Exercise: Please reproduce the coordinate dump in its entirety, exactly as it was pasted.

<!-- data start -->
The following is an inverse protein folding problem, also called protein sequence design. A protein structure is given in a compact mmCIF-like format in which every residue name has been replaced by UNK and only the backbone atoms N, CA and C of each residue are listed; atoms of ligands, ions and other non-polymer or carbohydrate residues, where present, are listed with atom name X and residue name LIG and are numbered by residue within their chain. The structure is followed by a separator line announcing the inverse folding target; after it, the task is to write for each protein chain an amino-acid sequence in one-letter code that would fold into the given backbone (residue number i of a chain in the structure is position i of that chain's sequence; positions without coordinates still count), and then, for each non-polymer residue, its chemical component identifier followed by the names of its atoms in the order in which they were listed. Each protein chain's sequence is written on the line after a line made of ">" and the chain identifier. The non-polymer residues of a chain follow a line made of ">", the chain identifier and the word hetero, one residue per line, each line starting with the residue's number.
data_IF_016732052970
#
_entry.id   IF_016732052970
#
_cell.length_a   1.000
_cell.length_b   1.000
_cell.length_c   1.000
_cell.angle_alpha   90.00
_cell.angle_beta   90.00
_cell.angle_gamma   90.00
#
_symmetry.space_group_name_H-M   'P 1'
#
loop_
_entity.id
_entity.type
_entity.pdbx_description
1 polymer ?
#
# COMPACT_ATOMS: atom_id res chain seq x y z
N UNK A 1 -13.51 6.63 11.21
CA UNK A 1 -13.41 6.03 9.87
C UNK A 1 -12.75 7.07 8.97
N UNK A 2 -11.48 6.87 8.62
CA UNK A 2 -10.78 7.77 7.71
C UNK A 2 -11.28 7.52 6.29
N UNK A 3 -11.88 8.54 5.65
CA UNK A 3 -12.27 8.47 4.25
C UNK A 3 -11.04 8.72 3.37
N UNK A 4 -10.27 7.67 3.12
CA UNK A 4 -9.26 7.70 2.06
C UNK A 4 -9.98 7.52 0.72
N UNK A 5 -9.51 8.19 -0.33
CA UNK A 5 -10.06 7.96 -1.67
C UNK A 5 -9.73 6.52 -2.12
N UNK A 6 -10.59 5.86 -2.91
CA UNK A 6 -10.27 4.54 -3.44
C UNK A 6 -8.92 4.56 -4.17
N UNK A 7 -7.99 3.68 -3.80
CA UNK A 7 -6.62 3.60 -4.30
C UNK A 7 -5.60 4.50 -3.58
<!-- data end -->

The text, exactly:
The following is an inverse protein folding problem, also called protein sequence design. A protein structure is given in a compact mmCIF-like format in which every residue name has been replaced by UNK and only the backbone atoms N, CA and C of each residue are listed; atoms of ligands, ions and other non-polymer or carbohydrate residues, where present, are listed with atom name X and residue name LIG and are numbered by residue within their chain. The structure is followed by a separator line announcing the inverse folding target; after it, the task is to write for each protein chain an amino-acid sequence in one-letter code that would fold into the given backbone (residue number i of a chain in the structure is position i of that chain's sequence; positions without coordinates still count), and then, for each non-polymer residue, its chemical component identifier followed by the names of its atoms in the order in which they were listed. Each protein chain's sequence is written on the line after a line made of ">" and the chain identifier. The non-polymer residues of a chain follow a line made of ">", the chain identifier and the word hetero, one residue per line, each line starting with the residue's number.
data_IF_016732052970
#
_entry.id   IF_016732052970
#
_cell.length_a   1.000
_cell.length_b   1.000
_cell.length_c   1.000
_cell.angle_alpha   90.00
_cell.angle_beta   90.00
_cell.angle_gamma   90.00
#
_symmetry.space_group_name_H-M   'P 1'
#
loop_
_entity.id
_entity.type
_entity.pdbx_description
1 polymer ?
#
# COMPACT_ATOMS: atom_id res chain seq x y z
N UNK A 1 -13.51 6.63 11.21
CA UNK A 1 -13.41 6.03 9.87
C UNK A 1 -12.75 7.07 8.97
N UNK A 2 -11.48 6.87 8.62
CA UNK A 2 -10.78 7.77 7.71
C UNK A 2 -11.28 7.52 6.29
N UNK A 3 -11.88 8.54 5.65
CA UNK A 3 -12.27 8.47 4.25
C UNK A 3 -11.04 8.72 3.37
N UNK A 4 -10.27 7.67 3.12
CA UNK A 4 -9.26 7.70 2.06
C UNK A 4 -9.98 7.52 0.72
N UNK A 5 -9.51 8.19 -0.33
CA UNK A 5 -10.06 7.96 -1.67
C UNK A 5 -9.73 6.52 -2.12
N UNK A 6 -10.59 5.86 -2.91
CA UNK A 6 -10.27 4.54 -3.44
C UNK A 6 -8.92 4.56 -4.17
N UNK A 7 -7.99 3.68 -3.80
CA UNK A 7 -6.62 3.60 -4.30
C UNK A 7 -5.60 4.50 -3.58